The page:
Modulation of Dendritic Cell Behaviour


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BRUCKNER, Markus, 2011. Modulation of Dendritic Cell Behaviour

@phdthesis{Bruckner2011Modul-16047, title={Modulation of Dendritic Cell Behaviour}, year={2011}, author={Bruckner, Markus}, address={Konstanz}, school={Universität Konstanz} }

2011 Modulation dendritischen Zellverhaltens Bruckner, Markus deposit-license Bruckner, Markus Dendritic cells (DCs) are professional antigen-presenting cells (APCs) capable of inducing immunity or mediating tolerance. Given their role as sentinels of the immune system, DCs are predominantly located in peripheral tissues and acquire antigenic information from their surrounding which are required for the education of the adaptive immune system. After acquiring antigenic information, DCs mature and up-regulate the chemokine receptor CCR7 required for their guidance into lymphatic tissues along cues of the CCR7-ligands CCL19 and CCL21 to induce antigen-specific T cell responses. The environment in which DCs undergo maturation determines in particular their migratory as well as their T cell stimulatory capacity and hence designates the outcome of the immune response. The lipid mediator Prostaglandin E2 (PGE2), which is increasingly produced under inflammatory conditions, was described to modulate important DC functions such as efficient DC migration, T cell activation and cytokine production in health and disease. Since DCs become evident to play key roles in many diseases and can be exploited for clinical immunotherapy, the understanding of their functions and its modulation is of great interest. Therefore, the present thesis addressed the potential of PGE2 in modulating distinct aspects of DC behaviour.<br /><br />In inflammation, DCs orchestrate immune responses by recruiting immune cells to sites of inflammation or in lymphoid tissues through the release of specific attractants, so-called chemokines. A comprehensive study in this thesis addressed the impact of PGE2 on the expression of a wide range of chemokines in DCs revealing that PGE2 decisively alters the chemokine expression pattern of DCs and thus their role in orchestrating immune responses in health and disease.<br />Moreover, PGE2 is known to augment the T cell stimulatory capacity of DCs, however, there is paucity of knowledge about the precise mechanisms. Investigations on the T cell stimulatory capacity of DCs revealed that PGE2 induced surface expression of the co-stimulatory molecules OX40L, CD70 and 4-1BBL on DCs and thereby augmented DC-mediated specific T cell responses. The observed PGE2-mediated expression of OX40L on DCs not only offers new opportunities in the design of DC-based cancer immunotherapy, it also provides novel insights in the regulation of PGE2-mediated autoimmune diseases in which DCs participate in disease development.<br />Besides PGE2, distinct lipids derived from the sterol metabolism have recently become evident to modulate DC migration. Tumour-derived sterol metabolites were described to impair the ability of DCs to migrate into secondary lymphatic organs (SLOs) in a nuclear liver X receptor (LXR)-dependent manner. This thesis provides evidence that PGE2 counteracts nuclear LXR activation and suppression of DC migration. These results support the feasibility of treating PGE2-mediated autoimmunity with synthetic LXR agonists.<br />Furthermore, this thesis unravels a mechanism explaining how DCs may swarm into T cell zones of SLOs. The herein performed studies on the migratory behaviour of DCs towards SLO-derived chemokines demonstrate that adhesive random DC migration along surfaces is triggered via surface-immobilized CCL21, whereas directionality is guided by CCL19 or solubilized CCL21. Intriguingly, DCs were found to solubilize surface-bound CCL21 to induce their own directional guidance cues allowing their directed migration along pre-defined tracks of immobilized CCL21.<br />Taken together, the present thesis provides new insights in modulating DC functions such as DC migration, T cell activation and cytokine secretion with valuable implications in health and disease. 2013-09-15T22:25:03Z 2011-11-03T11:48:07Z eng Modulation of Dendritic Cell Behaviour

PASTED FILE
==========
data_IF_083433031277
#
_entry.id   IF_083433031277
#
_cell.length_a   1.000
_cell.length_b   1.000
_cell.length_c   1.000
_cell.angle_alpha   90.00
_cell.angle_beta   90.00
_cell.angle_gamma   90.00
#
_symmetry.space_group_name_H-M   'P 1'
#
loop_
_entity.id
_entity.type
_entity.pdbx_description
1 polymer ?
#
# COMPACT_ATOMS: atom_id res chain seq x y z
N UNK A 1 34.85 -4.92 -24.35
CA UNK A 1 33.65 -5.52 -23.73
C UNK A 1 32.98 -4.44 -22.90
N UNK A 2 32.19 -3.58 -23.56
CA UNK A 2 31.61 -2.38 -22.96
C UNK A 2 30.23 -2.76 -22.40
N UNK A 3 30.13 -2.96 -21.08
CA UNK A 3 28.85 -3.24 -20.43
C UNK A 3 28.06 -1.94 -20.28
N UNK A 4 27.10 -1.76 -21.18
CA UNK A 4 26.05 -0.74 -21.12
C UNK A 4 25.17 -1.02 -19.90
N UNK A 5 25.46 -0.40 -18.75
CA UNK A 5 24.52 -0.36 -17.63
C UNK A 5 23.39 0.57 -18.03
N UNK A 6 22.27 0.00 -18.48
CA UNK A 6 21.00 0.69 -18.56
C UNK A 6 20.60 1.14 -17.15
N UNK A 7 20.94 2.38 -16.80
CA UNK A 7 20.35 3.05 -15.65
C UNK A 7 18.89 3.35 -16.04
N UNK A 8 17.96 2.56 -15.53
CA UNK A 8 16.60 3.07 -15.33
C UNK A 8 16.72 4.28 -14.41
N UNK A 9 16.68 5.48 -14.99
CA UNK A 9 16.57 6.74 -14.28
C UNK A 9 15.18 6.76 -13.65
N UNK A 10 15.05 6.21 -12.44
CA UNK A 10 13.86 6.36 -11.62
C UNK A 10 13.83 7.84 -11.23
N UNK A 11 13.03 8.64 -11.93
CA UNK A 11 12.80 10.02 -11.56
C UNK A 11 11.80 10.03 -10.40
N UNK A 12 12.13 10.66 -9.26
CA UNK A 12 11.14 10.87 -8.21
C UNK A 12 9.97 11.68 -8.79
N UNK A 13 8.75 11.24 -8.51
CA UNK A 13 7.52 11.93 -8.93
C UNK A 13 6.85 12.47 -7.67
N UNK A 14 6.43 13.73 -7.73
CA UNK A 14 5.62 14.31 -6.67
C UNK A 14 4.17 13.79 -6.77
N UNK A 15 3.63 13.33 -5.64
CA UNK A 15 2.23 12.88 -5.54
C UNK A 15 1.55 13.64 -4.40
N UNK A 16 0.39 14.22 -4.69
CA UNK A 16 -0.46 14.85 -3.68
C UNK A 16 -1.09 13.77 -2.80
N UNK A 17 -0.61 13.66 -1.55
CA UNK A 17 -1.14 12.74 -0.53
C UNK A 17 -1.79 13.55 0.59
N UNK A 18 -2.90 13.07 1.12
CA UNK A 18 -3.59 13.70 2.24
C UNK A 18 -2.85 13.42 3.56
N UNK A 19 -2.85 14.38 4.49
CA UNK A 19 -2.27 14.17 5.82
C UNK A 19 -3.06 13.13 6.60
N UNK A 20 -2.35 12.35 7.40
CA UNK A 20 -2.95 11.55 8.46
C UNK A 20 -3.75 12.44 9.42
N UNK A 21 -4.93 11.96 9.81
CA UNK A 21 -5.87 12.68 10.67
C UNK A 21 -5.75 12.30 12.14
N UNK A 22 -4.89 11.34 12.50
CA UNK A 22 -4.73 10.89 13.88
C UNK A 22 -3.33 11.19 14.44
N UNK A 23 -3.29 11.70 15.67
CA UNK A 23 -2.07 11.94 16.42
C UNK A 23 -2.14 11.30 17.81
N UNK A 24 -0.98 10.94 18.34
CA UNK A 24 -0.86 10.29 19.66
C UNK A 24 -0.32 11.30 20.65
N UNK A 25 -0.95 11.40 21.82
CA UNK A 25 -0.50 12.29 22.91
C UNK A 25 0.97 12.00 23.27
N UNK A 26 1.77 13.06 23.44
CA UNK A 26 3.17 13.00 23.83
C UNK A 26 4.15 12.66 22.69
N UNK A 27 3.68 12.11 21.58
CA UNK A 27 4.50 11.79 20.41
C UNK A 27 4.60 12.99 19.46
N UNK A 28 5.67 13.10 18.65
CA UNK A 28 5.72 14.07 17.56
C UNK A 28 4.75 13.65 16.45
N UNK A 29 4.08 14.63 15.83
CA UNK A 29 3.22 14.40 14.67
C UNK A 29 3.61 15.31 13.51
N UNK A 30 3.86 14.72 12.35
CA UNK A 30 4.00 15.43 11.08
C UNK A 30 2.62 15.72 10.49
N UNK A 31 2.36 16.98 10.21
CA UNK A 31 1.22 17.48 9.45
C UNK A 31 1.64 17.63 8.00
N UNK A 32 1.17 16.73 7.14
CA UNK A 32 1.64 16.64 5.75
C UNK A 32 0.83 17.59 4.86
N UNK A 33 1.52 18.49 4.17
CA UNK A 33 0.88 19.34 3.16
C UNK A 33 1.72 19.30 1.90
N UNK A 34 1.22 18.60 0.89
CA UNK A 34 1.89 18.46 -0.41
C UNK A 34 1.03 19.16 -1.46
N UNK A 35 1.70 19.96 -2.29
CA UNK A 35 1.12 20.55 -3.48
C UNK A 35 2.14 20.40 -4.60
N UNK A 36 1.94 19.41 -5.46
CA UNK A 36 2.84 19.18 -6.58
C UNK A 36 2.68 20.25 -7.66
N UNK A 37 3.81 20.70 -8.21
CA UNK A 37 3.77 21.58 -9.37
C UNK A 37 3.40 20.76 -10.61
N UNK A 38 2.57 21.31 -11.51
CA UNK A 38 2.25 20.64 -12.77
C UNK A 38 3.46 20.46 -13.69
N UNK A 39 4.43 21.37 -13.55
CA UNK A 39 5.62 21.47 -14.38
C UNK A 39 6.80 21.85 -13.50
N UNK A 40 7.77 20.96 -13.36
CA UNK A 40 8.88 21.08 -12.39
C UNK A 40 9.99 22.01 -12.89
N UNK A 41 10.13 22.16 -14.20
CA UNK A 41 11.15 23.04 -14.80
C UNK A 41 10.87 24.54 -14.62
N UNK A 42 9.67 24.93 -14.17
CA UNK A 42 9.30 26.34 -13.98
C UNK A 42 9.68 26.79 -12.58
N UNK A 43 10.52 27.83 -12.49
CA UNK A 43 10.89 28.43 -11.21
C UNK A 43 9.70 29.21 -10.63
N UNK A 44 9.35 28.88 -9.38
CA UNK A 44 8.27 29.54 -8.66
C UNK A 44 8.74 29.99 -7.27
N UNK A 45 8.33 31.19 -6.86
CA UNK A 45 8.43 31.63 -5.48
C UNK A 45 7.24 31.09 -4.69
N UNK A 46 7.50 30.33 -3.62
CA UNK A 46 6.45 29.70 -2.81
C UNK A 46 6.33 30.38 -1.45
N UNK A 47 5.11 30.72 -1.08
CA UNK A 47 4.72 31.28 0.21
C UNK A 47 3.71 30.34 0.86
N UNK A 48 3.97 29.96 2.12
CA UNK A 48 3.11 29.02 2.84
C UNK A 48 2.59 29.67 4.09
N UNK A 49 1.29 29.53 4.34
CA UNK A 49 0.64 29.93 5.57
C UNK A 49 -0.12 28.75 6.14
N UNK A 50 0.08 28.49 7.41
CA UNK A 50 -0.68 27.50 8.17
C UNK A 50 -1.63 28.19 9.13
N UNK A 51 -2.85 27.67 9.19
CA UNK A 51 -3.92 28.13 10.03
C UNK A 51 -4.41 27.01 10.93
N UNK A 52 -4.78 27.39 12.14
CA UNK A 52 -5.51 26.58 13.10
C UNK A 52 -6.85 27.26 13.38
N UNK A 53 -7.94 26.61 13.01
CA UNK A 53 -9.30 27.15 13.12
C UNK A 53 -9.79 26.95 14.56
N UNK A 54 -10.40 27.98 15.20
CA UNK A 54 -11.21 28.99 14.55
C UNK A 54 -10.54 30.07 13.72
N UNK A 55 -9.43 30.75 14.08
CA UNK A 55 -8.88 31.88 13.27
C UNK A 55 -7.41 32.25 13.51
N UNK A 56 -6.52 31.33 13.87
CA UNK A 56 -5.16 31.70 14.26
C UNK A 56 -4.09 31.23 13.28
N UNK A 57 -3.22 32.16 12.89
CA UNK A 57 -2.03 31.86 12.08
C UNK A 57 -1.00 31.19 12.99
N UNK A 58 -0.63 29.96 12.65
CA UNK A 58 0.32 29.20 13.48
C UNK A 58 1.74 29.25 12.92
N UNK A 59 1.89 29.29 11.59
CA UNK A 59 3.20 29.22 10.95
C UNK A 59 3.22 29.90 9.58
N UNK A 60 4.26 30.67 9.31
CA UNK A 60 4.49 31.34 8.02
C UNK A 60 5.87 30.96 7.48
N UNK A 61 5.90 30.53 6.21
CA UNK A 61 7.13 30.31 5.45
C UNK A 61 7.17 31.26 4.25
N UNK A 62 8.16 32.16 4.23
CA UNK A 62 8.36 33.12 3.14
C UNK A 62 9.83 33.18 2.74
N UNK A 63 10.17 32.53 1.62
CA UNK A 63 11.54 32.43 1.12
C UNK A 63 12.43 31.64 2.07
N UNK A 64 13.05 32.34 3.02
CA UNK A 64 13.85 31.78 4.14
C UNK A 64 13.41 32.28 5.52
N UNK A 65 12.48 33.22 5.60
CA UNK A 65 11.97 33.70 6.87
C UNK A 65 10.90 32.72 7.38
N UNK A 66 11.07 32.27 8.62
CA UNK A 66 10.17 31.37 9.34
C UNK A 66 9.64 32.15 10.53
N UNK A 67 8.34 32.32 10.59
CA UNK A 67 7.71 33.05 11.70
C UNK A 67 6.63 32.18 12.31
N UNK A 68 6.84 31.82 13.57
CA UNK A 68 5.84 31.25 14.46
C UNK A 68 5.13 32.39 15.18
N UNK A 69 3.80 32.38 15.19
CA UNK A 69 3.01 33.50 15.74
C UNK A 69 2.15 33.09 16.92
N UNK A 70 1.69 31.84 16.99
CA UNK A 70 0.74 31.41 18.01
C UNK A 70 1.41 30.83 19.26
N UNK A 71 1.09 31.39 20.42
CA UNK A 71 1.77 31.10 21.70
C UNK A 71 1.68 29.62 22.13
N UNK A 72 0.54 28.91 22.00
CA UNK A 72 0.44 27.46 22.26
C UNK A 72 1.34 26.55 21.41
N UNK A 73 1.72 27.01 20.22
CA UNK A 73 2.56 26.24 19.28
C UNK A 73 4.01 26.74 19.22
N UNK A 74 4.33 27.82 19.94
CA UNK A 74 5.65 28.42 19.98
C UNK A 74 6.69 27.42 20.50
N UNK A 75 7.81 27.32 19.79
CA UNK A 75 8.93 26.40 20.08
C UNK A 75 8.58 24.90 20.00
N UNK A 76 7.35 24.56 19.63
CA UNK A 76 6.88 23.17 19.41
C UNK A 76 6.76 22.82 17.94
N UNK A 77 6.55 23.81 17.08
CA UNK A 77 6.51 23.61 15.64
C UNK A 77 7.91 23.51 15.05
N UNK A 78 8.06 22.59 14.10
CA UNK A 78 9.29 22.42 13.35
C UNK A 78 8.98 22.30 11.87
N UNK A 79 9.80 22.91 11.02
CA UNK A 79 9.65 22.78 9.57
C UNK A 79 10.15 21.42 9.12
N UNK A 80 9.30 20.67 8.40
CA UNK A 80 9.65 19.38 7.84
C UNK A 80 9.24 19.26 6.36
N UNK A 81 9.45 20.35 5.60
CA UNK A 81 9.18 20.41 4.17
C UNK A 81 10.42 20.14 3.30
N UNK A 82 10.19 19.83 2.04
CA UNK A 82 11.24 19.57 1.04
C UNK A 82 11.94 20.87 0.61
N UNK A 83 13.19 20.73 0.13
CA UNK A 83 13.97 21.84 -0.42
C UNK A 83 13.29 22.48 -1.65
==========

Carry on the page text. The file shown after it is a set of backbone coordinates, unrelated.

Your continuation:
Dateiabrufe seit 01.10.2014 (Informationen über die Zugriffsstatistik)

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